Kiribati is literally drowning under rising seas.
But sustainability and environmental responsibility remain at the core of the emergency programs that the World Bank is funding with $20 million--programs that could find broader applications worldwide in the face of climate change. The money will help Kiribati, the tiny country of 100,000, conserve clean drinking water through better rainwater collection, new source cultivation, and coastal management, and help save vital roads and infrastructure from saltwater doom. (The Asian Development Bank and Kiribati's Ministry of Public Works and Utilities are administering the programs).
"This is a very real existential threat," said Ferid Belhaj, World Bank Country Director, the Pacific. Like the nearby Carteret Islanders--who were the subject of the Oscar-nominated documentary, Sun Come Up--Kiribati faces the threat of massive migration of its people to neighboring islands. “Despite its small population--the challenges loom large for Kiribati. The country and its people are at the coal-face of climate change and other natural disasters."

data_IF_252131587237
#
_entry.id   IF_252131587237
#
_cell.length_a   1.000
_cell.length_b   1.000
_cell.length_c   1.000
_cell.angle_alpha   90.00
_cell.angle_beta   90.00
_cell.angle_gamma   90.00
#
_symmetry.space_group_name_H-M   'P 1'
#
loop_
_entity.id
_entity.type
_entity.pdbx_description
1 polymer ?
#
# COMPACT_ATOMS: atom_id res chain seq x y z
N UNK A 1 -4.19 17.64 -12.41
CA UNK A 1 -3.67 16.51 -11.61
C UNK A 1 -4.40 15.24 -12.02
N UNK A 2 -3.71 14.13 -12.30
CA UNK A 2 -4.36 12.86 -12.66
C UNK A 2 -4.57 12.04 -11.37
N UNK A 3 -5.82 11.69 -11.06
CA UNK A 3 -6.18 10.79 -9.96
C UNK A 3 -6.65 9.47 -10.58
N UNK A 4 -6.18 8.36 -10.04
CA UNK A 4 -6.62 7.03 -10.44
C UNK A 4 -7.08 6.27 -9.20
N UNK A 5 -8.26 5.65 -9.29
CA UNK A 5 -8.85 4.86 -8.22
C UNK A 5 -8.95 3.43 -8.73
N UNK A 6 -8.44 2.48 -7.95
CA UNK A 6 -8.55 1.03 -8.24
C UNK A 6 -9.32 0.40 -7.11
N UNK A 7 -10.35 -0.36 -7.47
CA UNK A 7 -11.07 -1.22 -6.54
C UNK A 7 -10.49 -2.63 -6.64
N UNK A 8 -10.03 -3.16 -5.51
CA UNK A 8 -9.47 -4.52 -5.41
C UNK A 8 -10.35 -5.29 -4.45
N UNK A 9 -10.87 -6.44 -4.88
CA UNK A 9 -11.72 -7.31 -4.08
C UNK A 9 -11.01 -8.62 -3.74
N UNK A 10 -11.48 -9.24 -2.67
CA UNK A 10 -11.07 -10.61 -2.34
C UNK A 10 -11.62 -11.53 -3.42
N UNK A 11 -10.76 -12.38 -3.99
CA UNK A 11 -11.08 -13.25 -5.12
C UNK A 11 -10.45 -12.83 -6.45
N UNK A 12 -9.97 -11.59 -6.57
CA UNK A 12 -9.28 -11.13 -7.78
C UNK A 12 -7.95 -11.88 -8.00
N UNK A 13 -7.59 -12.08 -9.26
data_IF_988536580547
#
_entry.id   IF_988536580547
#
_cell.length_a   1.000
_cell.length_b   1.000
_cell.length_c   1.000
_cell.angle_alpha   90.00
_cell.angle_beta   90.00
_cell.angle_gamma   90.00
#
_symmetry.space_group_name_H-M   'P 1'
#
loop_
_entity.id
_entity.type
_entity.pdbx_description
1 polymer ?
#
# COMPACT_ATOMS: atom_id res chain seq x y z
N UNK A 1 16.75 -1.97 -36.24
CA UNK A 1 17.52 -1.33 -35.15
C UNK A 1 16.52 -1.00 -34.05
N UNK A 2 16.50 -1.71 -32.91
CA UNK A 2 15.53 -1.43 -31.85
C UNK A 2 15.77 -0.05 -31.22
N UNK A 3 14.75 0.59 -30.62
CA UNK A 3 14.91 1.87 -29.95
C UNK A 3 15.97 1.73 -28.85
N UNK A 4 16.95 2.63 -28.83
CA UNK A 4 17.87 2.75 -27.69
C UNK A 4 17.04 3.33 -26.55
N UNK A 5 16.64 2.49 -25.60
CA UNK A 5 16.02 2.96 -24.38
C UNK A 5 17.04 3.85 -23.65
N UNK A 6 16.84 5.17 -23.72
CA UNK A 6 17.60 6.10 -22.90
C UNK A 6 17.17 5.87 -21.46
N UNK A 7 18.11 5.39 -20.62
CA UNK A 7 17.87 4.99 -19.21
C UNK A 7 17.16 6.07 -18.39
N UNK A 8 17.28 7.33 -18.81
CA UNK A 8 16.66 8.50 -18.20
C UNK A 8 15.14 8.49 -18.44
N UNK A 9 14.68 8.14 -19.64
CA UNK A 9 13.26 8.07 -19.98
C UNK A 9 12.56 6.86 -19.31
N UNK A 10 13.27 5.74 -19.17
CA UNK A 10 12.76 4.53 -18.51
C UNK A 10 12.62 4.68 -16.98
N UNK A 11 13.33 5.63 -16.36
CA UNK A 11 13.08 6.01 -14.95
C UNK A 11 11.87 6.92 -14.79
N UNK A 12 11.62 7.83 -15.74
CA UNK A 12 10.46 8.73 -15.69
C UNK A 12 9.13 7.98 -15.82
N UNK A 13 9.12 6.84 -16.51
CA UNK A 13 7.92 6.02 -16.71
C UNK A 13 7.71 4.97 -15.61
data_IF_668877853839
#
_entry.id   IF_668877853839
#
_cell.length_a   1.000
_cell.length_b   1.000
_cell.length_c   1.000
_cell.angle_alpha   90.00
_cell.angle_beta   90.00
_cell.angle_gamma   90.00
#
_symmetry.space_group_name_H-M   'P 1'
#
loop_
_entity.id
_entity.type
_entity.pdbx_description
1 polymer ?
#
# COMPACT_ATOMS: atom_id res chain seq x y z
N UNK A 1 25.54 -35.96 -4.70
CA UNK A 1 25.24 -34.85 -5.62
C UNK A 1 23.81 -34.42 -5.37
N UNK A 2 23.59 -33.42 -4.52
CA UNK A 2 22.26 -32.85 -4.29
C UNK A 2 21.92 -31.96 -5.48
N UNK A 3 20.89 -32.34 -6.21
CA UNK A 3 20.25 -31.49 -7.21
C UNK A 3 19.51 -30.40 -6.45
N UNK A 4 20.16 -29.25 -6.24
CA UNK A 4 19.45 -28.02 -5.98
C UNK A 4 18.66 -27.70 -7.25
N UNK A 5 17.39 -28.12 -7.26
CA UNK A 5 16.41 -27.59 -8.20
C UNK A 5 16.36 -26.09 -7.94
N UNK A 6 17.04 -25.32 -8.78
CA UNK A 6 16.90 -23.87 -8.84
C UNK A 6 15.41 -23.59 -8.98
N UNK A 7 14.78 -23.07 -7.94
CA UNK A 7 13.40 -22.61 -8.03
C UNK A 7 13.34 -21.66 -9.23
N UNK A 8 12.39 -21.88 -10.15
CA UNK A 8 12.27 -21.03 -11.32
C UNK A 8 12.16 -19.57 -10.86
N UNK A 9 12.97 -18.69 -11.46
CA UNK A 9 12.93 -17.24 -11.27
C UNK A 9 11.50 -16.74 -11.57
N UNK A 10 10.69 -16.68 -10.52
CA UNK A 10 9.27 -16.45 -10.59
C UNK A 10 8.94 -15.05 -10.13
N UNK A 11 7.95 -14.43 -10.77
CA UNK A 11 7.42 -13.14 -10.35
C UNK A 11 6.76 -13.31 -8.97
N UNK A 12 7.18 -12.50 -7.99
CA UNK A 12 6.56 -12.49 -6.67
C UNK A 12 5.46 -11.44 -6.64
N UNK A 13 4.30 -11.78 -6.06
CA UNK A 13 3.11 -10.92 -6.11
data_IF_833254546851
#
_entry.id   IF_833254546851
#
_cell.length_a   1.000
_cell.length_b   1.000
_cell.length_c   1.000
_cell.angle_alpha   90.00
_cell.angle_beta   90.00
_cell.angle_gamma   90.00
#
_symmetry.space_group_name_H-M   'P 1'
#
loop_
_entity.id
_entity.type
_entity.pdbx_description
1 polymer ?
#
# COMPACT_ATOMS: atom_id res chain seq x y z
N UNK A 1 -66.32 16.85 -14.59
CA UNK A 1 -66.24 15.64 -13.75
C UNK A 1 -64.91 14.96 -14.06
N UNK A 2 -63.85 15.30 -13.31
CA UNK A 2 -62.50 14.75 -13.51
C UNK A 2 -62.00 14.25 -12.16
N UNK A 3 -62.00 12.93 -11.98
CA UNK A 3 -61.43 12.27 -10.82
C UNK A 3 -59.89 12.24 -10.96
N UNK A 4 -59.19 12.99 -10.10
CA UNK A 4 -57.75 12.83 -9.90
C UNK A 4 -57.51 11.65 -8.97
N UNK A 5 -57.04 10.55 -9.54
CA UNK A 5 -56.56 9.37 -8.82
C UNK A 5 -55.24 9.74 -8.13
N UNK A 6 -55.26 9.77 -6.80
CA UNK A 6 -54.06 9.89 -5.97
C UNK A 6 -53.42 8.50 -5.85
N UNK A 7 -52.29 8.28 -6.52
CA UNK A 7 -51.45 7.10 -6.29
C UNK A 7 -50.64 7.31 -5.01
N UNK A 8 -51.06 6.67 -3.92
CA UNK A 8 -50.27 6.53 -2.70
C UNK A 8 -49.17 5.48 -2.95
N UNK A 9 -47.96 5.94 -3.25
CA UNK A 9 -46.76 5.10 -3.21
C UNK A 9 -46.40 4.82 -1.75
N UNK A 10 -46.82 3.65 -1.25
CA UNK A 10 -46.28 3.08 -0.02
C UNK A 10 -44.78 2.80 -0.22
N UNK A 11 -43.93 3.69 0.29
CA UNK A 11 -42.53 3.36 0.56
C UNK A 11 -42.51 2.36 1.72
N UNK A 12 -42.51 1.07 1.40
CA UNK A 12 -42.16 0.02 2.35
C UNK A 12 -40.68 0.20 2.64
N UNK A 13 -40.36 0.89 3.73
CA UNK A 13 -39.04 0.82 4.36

This isn't the first time the nation has dealt creatively and responsibly with environmental threats. Activists have focused on preserving Kiribati's abundant marine life by disincentivising fishing, for example. Instead of receiving money for permitting fishing access to outside parties, the country has found other partners that actually give them money to keep fishing crews away from the Phoenix Islands Protected Area (PIPA), which is now the second largest marine protected area in the world.
With every threat Kiribati faces, Belhaj said, it's important to incorporate "institutional measures to ensure sustainability in the face of severe environmental impacts."
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[Top image via NASA; bottom image via Flickr user luigig]